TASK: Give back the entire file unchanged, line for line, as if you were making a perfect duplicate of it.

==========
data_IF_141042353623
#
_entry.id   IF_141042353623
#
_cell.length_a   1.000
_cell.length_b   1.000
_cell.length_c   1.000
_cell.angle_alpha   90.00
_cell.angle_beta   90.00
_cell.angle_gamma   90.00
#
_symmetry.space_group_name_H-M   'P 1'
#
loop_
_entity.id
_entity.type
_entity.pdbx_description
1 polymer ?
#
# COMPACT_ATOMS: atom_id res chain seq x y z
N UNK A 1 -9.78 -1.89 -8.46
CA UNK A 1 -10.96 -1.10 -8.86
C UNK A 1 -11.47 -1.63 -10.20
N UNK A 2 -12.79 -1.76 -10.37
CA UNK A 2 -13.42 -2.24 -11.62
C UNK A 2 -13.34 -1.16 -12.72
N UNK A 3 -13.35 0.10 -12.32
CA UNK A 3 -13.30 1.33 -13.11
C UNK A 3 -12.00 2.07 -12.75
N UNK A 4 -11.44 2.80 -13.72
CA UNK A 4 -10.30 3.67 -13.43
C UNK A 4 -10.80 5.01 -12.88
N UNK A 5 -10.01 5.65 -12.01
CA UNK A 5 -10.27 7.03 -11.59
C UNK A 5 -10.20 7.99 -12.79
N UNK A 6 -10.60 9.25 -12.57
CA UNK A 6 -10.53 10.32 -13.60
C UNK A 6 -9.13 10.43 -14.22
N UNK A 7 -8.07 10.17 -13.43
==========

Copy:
data_IF_141042353623
#
_entry.id   IF_141042353623
#
_cell.length_a   1.000
_cell.length_b   1.000
_cell.length_c   1.000
_cell.angle_alpha   90.00
_cell.angle_beta   90.00
_cell.angle_gamma   90.00
#
_symmetry.space_group_name_H-M   'P 1'
#
loop_
_entity.id
_entity.type
_entity.pdbx_description
1 polymer ?
#
# COMPACT_ATOMS: atom_id res chain seq x y z
N UNK A 1 -9.78 -1.89 -8.46
CA UNK A 1 -10.96 -1.10 -8.86
C UNK A 1 -11.47 -1.63 -10.20
N UNK A 2 -12.79 -1.76 -10.37
CA UNK A 2 -13.42 -2.24 -11.62
C UNK A 2 -13.34 -1.16 -12.72
N UNK A 3 -13.35 0.10 -12.32
CA UNK A 3 -13.30 1.33 -13.11
C UNK A 3 -12.00 2.07 -12.75
N UNK A 4 -11.44 2.80 -13.72
CA UNK A 4 -10.30 3.67 -13.43
C UNK A 4 -10.80 5.01 -12.88
N UNK A 5 -10.01 5.65 -12.01
CA UNK A 5 -10.27 7.03 -11.59
C UNK A 5 -10.20 7.99 -12.79
N UNK A 6 -10.60 9.25 -12.57
CA UNK A 6 -10.53 10.32 -13.60
C UNK A 6 -9.13 10.43 -14.22
N UNK A 7 -8.07 10.17 -13.43